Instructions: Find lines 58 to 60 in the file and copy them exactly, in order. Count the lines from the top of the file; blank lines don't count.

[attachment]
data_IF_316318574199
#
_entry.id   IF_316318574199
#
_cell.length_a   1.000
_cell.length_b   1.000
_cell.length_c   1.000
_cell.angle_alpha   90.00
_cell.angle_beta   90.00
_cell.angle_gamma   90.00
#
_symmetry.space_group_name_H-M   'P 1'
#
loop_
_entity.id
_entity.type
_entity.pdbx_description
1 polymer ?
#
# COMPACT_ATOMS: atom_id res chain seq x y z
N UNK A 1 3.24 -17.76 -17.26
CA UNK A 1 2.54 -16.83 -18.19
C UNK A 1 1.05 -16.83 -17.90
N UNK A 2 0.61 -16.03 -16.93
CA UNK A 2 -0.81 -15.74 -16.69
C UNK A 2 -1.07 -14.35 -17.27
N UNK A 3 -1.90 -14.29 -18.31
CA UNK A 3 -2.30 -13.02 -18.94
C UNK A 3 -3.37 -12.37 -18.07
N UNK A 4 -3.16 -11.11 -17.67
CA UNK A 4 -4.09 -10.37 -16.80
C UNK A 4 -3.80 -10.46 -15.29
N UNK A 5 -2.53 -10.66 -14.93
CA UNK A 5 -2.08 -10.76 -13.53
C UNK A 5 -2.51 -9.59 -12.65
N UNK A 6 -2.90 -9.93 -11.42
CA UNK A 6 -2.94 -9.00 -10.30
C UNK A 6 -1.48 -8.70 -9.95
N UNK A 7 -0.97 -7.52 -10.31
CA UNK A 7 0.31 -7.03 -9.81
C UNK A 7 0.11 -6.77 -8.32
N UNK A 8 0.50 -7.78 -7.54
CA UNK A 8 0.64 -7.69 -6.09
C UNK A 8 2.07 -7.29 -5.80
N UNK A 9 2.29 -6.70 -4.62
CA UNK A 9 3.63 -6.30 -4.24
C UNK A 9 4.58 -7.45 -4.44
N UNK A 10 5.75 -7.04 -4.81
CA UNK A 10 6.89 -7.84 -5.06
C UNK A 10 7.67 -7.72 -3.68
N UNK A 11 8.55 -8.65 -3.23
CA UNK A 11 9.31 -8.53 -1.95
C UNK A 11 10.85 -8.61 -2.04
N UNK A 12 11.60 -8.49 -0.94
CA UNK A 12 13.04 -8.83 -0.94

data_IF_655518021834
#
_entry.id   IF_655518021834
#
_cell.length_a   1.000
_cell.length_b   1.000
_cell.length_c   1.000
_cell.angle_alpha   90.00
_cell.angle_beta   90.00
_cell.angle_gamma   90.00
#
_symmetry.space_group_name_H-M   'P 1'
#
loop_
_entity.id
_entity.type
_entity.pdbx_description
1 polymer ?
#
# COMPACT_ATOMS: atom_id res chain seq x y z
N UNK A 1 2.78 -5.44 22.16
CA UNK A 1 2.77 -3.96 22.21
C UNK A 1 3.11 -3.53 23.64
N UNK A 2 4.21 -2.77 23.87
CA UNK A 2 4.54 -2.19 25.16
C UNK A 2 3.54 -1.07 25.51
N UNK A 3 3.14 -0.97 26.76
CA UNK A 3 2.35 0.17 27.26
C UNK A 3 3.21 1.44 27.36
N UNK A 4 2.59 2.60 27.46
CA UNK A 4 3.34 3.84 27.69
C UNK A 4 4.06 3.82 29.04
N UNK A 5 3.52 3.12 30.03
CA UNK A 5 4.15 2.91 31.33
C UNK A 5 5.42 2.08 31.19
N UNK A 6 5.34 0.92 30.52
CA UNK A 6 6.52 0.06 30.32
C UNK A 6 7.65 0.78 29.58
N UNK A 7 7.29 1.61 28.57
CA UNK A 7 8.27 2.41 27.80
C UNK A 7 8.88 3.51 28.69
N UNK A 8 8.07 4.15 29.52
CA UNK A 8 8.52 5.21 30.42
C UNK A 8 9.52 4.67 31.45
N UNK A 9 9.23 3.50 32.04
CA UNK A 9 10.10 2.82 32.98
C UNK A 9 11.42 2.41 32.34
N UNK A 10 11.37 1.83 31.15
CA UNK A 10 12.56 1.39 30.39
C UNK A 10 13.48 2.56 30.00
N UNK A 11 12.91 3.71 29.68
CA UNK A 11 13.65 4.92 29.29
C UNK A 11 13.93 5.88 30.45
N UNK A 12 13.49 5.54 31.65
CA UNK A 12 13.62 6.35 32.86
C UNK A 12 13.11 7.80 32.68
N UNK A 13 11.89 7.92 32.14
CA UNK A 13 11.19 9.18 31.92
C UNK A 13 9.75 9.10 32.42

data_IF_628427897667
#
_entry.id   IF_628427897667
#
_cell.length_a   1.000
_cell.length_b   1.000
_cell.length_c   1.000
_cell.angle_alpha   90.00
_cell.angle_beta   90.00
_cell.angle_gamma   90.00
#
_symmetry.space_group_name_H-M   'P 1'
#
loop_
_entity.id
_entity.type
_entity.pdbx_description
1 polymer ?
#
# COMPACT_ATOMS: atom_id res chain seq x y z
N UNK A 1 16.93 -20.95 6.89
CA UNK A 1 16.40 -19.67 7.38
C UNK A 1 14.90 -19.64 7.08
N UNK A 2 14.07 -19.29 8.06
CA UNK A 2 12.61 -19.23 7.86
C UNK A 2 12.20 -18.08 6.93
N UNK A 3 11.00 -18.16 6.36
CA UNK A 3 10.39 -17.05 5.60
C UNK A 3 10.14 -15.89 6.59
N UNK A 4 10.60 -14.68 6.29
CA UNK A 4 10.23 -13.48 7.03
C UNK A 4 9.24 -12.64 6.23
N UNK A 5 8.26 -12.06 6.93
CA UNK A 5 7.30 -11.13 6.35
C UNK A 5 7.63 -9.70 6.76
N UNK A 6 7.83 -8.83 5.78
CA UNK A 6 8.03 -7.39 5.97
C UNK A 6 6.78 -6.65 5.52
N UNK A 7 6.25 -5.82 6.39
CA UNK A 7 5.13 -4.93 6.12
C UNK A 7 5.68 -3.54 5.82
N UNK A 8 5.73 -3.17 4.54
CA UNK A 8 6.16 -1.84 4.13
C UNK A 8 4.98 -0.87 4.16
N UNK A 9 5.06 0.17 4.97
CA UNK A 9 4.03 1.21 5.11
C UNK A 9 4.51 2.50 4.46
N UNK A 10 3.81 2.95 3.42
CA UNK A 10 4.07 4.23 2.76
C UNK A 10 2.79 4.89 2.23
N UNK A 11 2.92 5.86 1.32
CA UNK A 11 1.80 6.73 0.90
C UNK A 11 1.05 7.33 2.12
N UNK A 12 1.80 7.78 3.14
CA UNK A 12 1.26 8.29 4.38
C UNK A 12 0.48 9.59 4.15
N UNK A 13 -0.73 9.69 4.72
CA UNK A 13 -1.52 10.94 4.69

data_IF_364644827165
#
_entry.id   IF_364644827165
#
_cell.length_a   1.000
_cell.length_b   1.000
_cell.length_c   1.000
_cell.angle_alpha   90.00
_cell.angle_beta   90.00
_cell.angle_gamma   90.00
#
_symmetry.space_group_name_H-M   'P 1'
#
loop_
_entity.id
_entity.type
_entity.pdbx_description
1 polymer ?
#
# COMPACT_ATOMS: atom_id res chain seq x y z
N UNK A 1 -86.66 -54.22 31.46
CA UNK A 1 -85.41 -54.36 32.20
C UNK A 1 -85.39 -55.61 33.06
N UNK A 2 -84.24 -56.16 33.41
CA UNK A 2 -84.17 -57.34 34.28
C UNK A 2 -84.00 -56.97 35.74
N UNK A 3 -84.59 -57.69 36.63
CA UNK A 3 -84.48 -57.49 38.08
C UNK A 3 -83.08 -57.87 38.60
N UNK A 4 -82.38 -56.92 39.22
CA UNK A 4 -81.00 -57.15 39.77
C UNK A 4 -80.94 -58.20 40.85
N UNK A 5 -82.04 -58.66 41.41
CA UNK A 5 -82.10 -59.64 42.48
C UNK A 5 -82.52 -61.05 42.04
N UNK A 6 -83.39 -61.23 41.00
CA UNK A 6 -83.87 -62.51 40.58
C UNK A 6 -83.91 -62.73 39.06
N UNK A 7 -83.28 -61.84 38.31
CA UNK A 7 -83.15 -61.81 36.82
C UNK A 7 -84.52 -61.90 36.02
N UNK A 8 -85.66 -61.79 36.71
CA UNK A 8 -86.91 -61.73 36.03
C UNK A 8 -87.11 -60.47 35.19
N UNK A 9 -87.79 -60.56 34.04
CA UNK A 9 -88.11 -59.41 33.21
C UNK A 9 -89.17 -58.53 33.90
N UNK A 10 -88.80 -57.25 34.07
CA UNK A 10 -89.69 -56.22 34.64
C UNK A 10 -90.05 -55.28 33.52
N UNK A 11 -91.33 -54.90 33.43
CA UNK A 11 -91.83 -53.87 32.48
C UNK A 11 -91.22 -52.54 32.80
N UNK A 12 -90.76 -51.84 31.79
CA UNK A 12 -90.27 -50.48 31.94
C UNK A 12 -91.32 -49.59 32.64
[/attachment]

_entry.id   IF_655518021834
#
_cell.length_a   1.000